Exploring how the psychiatrist experiences the patient during the diagnostic evaluation: the Assessment of Clinician’s Subjective Experience.Laura Fonzi, Jacopo Pallagrosi, Angelo Picardi, Massimo Biondi & Mauro Pallagrosi - 2022 - Phenomenology and the Cognitive Sciences 21 (1):107-119.
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  14.  4
    Correction to: Methods of data collection in psychopathology: the role of semi-structured, phenomenological interviews.Mads Gram Henriksen, Magnus Englander & Julie Nordgaard - 2022 - Phenomenology and the Cognitive Sciences 21 (1):31-32.
    Research in psychopathology is booming in an unprecedented way, at least, in terms of increasing number of publications. Yet, a few questions arise: Does quantity also give us quality? Are the collected data generally of sound quality? How are data typically collected in psychopathology? Are the applied methods of data collection appropriate for this particular field of study? This article explores three different methods of data collection in psychopathology, namely self-rating scales, structured interviews, and semi-structured, phenomenological interviews. To identify the (...)
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  15.  9
    Methods of data collection in psychopathology: the role of semi-structured, phenomenological interviews.Mads Gram Henriksen, Magnus Englander & Julie Nordgaard - 2022 - Phenomenology and the Cognitive Sciences 21 (1):9-30.
    Research in psychopathology is booming in an unprecedented way, at least, in terms of increasing number of publications. Yet, a few questions arise: Does quantity also give us quality? Are the collected data generally of sound quality? How are data typically collected in psychopathology? Are the applied methods of data collection appropriate for this particular field of study? This article explores three different methods of data collection in psychopathology, namely self-rating scales, structured interviews, and semi-structured, phenomenological interviews. To identify the (...)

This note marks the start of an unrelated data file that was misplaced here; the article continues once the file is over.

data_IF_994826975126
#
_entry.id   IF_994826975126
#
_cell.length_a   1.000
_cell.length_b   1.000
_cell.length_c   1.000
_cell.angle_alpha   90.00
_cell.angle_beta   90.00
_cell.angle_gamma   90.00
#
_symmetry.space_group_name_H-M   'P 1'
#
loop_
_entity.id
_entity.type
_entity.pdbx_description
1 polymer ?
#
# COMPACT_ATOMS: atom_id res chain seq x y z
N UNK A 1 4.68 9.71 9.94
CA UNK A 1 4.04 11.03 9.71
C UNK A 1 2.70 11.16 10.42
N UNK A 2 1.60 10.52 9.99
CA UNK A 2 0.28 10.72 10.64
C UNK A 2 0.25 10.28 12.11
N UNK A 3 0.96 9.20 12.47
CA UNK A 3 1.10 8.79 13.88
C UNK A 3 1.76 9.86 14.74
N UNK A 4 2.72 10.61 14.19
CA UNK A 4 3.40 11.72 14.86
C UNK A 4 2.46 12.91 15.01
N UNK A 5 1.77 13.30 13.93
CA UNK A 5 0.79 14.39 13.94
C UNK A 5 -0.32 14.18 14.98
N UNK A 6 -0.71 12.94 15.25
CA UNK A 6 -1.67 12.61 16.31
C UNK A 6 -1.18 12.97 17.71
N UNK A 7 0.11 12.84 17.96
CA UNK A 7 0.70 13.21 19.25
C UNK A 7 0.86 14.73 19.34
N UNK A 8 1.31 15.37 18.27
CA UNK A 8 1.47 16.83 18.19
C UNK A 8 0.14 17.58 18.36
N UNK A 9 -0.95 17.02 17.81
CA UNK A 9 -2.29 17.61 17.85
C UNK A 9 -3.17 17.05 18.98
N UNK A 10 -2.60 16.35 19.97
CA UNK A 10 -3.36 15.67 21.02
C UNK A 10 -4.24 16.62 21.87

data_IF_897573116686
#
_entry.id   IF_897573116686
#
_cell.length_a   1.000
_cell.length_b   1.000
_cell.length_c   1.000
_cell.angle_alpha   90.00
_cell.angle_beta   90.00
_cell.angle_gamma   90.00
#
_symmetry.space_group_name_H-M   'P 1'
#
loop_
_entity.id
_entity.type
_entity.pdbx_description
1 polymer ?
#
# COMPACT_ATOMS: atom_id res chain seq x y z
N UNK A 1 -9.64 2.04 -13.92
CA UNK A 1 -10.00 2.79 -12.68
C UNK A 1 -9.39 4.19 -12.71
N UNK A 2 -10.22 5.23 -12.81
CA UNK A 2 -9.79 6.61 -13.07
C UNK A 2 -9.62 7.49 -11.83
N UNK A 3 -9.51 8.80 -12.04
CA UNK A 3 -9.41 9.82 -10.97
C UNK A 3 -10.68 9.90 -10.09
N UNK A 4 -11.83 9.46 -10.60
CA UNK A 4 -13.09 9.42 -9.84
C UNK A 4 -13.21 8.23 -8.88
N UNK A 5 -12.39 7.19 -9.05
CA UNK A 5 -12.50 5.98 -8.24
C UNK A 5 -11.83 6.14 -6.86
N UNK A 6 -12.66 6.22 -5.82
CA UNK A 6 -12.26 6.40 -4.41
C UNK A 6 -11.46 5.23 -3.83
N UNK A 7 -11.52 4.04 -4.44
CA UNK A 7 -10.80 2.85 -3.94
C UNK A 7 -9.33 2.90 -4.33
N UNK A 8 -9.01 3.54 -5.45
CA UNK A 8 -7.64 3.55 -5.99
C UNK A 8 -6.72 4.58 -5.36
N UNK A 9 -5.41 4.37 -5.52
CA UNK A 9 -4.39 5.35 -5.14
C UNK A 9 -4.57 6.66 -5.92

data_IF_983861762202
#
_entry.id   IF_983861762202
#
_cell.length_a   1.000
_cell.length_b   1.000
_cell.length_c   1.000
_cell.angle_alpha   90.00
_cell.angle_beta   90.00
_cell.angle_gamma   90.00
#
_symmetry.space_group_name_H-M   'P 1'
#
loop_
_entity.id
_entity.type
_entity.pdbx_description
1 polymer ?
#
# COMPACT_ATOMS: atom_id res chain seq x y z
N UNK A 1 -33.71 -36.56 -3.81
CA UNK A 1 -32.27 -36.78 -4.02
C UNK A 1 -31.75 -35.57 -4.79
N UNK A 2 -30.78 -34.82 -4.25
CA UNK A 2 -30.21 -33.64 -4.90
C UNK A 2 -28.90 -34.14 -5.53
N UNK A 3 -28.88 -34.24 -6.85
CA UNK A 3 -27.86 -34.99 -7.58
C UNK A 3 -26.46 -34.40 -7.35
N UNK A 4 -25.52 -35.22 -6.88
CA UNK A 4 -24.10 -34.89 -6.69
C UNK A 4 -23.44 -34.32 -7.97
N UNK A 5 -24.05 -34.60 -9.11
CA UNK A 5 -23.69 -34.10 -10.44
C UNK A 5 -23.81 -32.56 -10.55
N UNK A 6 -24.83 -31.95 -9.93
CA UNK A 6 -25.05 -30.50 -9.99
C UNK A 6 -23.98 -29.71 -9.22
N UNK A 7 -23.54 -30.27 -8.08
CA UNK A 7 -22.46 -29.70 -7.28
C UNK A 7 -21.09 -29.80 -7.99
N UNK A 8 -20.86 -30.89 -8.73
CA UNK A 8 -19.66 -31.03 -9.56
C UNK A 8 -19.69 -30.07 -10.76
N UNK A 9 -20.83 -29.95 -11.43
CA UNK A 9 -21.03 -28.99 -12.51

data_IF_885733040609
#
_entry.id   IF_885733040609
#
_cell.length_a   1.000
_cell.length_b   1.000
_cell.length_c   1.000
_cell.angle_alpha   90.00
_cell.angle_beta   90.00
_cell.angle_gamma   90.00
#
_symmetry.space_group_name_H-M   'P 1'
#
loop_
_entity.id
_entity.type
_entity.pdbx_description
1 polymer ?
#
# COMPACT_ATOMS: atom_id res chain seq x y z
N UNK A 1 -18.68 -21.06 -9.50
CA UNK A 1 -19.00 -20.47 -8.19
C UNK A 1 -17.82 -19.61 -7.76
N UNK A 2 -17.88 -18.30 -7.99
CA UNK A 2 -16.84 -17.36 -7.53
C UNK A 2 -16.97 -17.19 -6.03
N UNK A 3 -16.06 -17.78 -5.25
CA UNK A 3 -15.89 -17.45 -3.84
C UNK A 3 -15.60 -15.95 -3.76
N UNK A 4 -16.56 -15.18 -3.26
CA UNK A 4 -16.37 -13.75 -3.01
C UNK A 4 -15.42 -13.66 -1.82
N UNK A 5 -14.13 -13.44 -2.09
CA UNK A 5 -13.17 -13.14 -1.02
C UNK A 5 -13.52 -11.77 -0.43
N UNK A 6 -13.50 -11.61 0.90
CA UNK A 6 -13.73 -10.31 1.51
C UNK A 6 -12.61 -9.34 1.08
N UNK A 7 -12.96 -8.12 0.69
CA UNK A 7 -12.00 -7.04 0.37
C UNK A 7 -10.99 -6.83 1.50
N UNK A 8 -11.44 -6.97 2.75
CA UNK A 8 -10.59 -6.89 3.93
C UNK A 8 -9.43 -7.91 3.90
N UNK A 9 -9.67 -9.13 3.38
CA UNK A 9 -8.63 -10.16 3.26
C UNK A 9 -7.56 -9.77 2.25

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  16.  11
    Towards a dialethic theory of time-consciousness.Di Huang - 2022 - Phenomenology and the Cognitive Sciences 21 (1):137-159.
    There is an eminent tradition of thought that sees in the phenomenon of time something contradictory. This tradition has been recently revived by some contemporary proponents of dialethism – the view that there are true contradictions. In this paper, I will contribute to this line of thinking by tracing the first steps of a dialethic account of time-consciousness. In particular, I will argue that the experiential flow of time can be accounted for in the framework of an intentionalist approach to (...)
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  17.  11
    Can we trust the phenomenological interview? Metaphysical, epistemological, and methodological objections.Simon Høffding, Kristian Martiny & Andreas Roepstorff - 2022 - Phenomenology and the Cognitive Sciences 21 (1):33-51.
    The paper defends the position that phenomenological interviews can provide a rich source of knowledge and that they are in no principled way less reliable or less valid than quantitative or experimental methods in general. It responds to several skeptic objections such as those raised against introspection, those targeting the unreliability of episodic memory, and those claiming that interviews cannot address the psychological, cognitive and biological correlates of experience. It argues that the skeptic must either heed the methodological and epistemological (...)
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  18.  5
    Embodied movement consciousness.Arturo Leyva - 2022 - Phenomenology and the Cognitive Sciences 21 (1):161-180.